Functional flooring for hospitals

Exploring Various Flooring Options for Hospitals and Healthcare Facilities

Flooring Options for Hospitals and Healthcare Facilities

While choosing finishes for any project, there are a few requirements that the product must satisfy based on the typology of the building. Cleanliness and infection control are essential needs for healthcare facilities. Hospital floors are also expected to support significant foot traffic, dead loads, and the movement of beds and equipment. The flooring must also be low maintenance. While focusing on the obvious requirements, equal importance should be given to the aesthetics of the material, as color and design can contribute to the healing process. According to research, patients prefer a “cozier” appearance and feel when they are at the hospital throughout their stay. Patients’ room flooring is increasingly becoming more home-like and less institutional in nature, which is said to aid in the healing process and lower stress levels while in hospital. Because patient rooms do not have to meet the same standards as other hospital facilities, you will have more alternatives for creating an aesthetically pleasing environment.

The following are the various types of flooring that are used in hospitals:​

Tile is the most common flooring type. Tiles are easy to install, low maintenance, fire-resistant, and cost-effective. Tiles are also durable. But they are hard to walk on for lengthy periods, and this flaw affects hospital staff the most. Tiles are also very slippery when wet, which might result in undesired injuries. If the equipment is not fitted correctly, tile may break under the heavy load of devices like MRIs, CT scans, etc.

​Marble is another popular choice for entrances, waiting rooms, and other less vital spaces. It’s durable and easy to maintain. It is also more comfortable than tiles. This material’s visual appeal makes it a favorite. However, marble is pricey and is cold underfoot in the winter. This is popular in warmer climates as opposed to northern India’s cold winters.

Luxury Vinyl Tile:
This durable product requires little care and is meant to endure for a long time. LVT is one of the most widely used flooring materials on the market today. Because of its ease of installation and incredible durability (it is almost waterproof), it is ideal for high-traffic locations. Furthermore, commercial LVT utilizes a photographic print method on the tile, which allows for virtually limitless design options on the tile.

Sheet Vinyl:
​This product is often available in rolls that are 4, 5, and 6-foot wide and 2-4 millimeters in thickness. This enables the use of a minimum number of seams, which may be an essential consideration when it comes to aesthetics. For decades, sheet vinyl flooring has been a stalwart in the world of hospital flooring. Sheet vinyl may be flash-coved, resulting in a monolithic, continuous floor that is simple to clean and keep in good condition. This surface is also highly effective in repelling germs that have attached themselves to it, making it a popular choice of flooring for emergency departments, ICUs, surgical suites, isolation rooms, wards, and so on.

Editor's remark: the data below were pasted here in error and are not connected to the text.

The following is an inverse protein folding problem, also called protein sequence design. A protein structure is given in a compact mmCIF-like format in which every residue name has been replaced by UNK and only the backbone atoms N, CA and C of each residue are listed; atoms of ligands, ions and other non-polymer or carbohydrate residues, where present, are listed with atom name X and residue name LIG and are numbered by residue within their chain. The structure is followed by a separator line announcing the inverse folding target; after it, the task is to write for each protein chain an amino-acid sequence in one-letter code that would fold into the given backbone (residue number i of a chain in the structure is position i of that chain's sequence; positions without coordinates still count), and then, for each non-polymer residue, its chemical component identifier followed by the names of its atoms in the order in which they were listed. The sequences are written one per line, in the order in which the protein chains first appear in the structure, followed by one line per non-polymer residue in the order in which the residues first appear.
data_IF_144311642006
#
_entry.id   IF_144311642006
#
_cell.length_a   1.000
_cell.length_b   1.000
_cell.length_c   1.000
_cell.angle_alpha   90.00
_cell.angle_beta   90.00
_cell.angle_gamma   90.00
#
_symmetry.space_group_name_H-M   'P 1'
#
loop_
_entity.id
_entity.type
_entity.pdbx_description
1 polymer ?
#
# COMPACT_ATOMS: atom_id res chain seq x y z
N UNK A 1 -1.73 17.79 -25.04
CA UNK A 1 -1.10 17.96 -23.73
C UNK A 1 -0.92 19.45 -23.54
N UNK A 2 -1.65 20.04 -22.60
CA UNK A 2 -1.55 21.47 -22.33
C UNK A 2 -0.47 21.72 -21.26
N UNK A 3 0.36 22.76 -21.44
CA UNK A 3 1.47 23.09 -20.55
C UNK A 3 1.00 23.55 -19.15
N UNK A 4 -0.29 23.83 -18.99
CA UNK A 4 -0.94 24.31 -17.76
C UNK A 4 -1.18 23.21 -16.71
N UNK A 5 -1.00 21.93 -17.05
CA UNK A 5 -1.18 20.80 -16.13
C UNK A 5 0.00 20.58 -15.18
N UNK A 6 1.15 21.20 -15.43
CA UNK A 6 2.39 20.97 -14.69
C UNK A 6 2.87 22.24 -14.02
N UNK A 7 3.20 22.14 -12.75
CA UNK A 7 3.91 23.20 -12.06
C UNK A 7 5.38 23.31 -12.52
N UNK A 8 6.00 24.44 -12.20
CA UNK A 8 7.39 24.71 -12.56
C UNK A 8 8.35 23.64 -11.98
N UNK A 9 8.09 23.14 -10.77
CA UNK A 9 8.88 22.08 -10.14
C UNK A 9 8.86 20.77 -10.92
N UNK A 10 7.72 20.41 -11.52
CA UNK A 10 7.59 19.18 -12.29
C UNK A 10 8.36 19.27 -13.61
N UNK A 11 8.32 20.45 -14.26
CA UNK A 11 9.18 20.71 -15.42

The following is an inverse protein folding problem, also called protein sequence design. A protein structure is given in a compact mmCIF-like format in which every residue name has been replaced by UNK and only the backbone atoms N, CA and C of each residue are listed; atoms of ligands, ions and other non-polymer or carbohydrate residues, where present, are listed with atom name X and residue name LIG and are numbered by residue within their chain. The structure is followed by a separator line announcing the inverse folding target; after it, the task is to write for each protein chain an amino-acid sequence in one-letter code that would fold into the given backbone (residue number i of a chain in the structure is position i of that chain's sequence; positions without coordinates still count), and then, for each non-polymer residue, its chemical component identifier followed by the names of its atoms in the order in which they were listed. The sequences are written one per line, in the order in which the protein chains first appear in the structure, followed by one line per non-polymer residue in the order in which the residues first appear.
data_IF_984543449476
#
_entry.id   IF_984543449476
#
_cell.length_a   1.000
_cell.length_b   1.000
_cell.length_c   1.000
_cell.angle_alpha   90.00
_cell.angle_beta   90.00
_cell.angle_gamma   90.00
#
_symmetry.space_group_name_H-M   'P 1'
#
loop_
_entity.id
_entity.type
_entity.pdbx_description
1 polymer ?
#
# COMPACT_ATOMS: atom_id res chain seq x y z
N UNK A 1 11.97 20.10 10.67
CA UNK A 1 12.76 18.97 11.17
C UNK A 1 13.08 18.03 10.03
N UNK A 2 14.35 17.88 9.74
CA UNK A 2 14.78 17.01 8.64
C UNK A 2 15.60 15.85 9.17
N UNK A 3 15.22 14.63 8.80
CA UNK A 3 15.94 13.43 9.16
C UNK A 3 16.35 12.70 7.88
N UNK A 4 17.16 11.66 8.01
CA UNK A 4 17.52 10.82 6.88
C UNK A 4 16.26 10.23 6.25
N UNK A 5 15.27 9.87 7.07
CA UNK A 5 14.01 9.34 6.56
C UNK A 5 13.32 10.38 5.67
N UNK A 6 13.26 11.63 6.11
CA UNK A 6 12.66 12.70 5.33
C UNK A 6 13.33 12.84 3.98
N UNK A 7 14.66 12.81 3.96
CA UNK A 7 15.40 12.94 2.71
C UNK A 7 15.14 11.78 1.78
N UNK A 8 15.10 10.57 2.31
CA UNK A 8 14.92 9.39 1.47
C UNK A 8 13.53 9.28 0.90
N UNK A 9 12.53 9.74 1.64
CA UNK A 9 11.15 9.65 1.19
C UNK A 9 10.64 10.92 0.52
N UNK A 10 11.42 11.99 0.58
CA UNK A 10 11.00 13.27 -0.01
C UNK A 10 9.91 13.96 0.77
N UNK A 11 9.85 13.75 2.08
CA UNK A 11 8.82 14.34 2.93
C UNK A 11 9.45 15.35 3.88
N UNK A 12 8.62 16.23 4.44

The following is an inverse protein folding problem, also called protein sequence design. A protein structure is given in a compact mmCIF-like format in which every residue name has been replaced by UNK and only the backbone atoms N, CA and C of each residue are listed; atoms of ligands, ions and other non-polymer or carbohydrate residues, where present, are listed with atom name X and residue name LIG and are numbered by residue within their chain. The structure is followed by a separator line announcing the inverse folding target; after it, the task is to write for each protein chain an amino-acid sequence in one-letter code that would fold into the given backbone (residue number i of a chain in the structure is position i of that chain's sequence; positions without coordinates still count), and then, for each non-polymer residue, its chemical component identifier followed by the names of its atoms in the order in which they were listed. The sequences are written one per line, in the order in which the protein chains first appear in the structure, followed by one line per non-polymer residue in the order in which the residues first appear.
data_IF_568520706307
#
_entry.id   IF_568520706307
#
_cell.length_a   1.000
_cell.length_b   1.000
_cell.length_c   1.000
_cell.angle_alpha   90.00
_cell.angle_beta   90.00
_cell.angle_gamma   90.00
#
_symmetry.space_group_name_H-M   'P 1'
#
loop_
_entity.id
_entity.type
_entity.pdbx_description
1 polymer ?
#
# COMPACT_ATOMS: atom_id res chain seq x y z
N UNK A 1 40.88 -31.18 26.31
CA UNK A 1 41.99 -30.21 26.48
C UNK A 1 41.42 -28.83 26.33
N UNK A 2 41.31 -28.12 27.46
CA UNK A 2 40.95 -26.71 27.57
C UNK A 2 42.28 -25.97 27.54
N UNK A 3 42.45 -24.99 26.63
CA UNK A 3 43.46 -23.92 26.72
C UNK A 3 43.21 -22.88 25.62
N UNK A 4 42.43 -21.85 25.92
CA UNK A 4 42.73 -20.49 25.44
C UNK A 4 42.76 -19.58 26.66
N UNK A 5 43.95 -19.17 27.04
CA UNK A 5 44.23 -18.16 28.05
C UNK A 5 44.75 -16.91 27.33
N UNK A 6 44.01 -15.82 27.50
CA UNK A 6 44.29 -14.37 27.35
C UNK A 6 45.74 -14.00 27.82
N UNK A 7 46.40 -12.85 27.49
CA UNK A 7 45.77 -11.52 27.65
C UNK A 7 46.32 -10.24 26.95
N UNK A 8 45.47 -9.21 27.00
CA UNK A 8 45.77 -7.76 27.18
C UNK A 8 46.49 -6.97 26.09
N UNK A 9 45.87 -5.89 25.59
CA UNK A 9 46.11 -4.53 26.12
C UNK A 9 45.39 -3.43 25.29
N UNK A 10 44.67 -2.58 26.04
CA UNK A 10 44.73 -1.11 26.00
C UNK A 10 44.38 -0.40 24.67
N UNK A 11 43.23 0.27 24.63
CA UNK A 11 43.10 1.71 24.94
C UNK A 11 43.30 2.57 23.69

VCT (Vinyl Composition Tiles):
​VCT is always the most cost-effective solution. They are made of a blend of natural limestone, fillers, color pigments, and a thermoplastic binder to form the tiles. Even though it is exceptionally durable, VCT requires more care (stripping, waxing, and polishing) than conventional vinyl floors. The life cycle expense of VCT flooring should also be considered during selection.​

​Premium rubber flooring has become more prevalent in healthcare facilities. Through frictionless installation, unrivaled durability, and a variety of design choices, rubber brings interiors to a higher level of sophistication. Rubber’s rich surface structure has been shown to provide proven strength under pressure, allowing it to withstand even the most demanding clinical environments without compromising style. Rubber flooring is designed to endure the movement of heavy hospital beds, x-ray machines, gurneys, and other pieces of equipment in healthcare facilities​

​Even though it is less common now, linoleum flooring is still used in hospitals. Linoleum, like rubber, is made from natural resources including linseed oil, cork dust, and jute fiber. Environmentally conscious buyers often identify this product with rubber. Linoleum has antibacterial properties that defend against germs. For underfoot comfort, rubber or linoleum are usually the primary options. They are softer and more cushioned than other flooring options, making them ideal for physicians and nurses who are on their feet all day.

​All the above flooring styles are commonly utilized in healthcare. Budget, material availability, lead time, and aesthetics all play a factor in choosing a floor finish. Choosing the perfect flooring for a hospital is never an easy task. Hence, it is very important to decide early in the design process so factors related to time can be ruled out

​Gargi Shahane, Architectural Designer II, DPS Group Global
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